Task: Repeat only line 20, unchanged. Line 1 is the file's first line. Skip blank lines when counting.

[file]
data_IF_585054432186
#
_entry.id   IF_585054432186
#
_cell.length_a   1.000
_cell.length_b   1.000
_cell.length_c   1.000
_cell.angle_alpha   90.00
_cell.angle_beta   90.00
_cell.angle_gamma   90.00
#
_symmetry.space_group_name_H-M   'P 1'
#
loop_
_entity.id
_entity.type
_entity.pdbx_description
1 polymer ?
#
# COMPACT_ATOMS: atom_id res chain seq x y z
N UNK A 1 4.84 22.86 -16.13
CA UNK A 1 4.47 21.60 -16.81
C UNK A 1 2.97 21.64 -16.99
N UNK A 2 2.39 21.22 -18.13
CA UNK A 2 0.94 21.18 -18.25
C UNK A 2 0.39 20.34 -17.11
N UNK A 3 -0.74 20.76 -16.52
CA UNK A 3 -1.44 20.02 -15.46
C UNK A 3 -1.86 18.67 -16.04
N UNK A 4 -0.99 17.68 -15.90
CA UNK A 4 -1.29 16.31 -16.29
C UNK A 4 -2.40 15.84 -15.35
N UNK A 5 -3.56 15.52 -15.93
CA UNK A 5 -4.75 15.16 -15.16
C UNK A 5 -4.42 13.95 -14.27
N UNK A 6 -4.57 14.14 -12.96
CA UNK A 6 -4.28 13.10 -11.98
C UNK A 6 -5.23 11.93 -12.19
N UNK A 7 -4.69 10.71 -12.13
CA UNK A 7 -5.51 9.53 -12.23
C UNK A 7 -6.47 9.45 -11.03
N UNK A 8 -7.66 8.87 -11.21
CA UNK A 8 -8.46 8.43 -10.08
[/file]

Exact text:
# COMPACT_ATOMS: atom_id res chain seq x y z